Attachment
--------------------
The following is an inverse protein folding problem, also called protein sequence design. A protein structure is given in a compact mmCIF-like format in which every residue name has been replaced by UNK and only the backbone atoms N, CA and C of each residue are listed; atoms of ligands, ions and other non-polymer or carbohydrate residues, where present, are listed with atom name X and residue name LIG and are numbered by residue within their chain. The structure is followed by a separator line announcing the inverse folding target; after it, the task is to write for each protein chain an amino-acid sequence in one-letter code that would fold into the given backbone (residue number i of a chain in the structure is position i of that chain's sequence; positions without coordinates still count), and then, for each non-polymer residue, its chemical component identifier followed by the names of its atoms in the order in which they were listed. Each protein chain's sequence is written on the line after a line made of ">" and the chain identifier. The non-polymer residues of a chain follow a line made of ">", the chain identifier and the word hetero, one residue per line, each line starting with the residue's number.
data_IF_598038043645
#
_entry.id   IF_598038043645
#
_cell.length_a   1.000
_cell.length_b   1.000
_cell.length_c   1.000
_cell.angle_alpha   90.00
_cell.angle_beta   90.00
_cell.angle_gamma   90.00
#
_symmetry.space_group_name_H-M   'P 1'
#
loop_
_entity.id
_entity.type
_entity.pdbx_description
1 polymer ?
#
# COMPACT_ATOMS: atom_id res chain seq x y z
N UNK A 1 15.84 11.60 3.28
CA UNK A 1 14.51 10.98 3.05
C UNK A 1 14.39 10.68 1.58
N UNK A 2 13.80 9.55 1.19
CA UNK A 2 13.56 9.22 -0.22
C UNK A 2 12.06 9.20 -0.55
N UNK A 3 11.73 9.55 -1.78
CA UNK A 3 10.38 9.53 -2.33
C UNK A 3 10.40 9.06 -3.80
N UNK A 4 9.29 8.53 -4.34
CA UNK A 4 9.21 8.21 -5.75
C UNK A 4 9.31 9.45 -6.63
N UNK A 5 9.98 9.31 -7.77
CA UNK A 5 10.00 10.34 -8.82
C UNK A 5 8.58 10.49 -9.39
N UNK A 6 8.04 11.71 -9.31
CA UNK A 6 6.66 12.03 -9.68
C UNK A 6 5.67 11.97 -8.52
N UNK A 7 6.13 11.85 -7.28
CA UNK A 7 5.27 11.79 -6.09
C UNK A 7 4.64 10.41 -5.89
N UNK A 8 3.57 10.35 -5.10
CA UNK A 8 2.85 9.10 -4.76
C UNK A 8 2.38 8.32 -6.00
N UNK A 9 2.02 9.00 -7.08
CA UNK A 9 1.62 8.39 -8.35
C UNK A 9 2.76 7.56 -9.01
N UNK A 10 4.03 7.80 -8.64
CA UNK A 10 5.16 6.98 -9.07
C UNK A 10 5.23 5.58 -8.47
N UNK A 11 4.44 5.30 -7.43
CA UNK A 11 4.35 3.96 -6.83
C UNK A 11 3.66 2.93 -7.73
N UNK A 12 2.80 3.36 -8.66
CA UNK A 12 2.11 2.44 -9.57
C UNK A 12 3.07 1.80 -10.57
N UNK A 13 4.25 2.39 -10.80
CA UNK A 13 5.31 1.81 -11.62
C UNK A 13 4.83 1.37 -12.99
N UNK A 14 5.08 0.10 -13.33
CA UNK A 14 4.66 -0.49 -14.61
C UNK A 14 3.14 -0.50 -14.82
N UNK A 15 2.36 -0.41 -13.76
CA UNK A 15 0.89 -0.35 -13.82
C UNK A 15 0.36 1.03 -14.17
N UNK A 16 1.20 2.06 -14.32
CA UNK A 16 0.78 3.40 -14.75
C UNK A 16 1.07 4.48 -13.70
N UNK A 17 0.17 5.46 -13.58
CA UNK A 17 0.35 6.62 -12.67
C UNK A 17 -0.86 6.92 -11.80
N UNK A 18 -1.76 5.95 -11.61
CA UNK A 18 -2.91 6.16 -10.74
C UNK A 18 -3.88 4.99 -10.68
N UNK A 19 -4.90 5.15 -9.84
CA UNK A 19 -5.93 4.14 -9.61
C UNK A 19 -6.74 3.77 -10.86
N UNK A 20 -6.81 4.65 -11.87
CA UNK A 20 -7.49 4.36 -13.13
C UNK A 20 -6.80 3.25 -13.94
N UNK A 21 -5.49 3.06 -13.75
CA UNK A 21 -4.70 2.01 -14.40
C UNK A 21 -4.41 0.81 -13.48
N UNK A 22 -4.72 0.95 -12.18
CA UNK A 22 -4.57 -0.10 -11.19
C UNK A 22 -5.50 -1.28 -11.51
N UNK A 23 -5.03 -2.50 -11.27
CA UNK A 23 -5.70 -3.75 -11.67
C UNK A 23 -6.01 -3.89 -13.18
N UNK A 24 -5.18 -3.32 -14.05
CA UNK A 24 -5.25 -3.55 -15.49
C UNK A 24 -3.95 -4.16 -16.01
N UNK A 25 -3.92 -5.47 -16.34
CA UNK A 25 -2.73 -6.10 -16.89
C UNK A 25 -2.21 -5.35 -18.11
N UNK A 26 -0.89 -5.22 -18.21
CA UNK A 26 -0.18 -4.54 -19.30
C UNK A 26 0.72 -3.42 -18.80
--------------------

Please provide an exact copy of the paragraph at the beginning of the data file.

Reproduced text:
The following is an inverse protein folding problem, also called protein sequence design. A protein structure is given in a compact mmCIF-like format in which every residue name has been replaced by UNK and only the backbone atoms N, CA and C of each residue are listed; atoms of ligands, ions and other non-polymer or carbohydrate residues, where present, are listed with atom name X and residue name LIG and are numbered by residue within their chain. The structure is followed by a separator line announcing the inverse folding target; after it, the task is to write for each protein chain an amino-acid sequence in one-letter code that would fold into the given backbone (residue number i of a chain in the structure is position i of that chain's sequence; positions without coordinates still count), and then, for each non-polymer residue, its chemical component identifier followed by the names of its atoms in the order in which they were listed. Each protein chain's sequence is written on the line after a line made of ">" and the chain identifier. The non-polymer residues of a chain follow a line made of ">", the chain identifier and the word hetero, one residue per line, each line starting with the residue's number.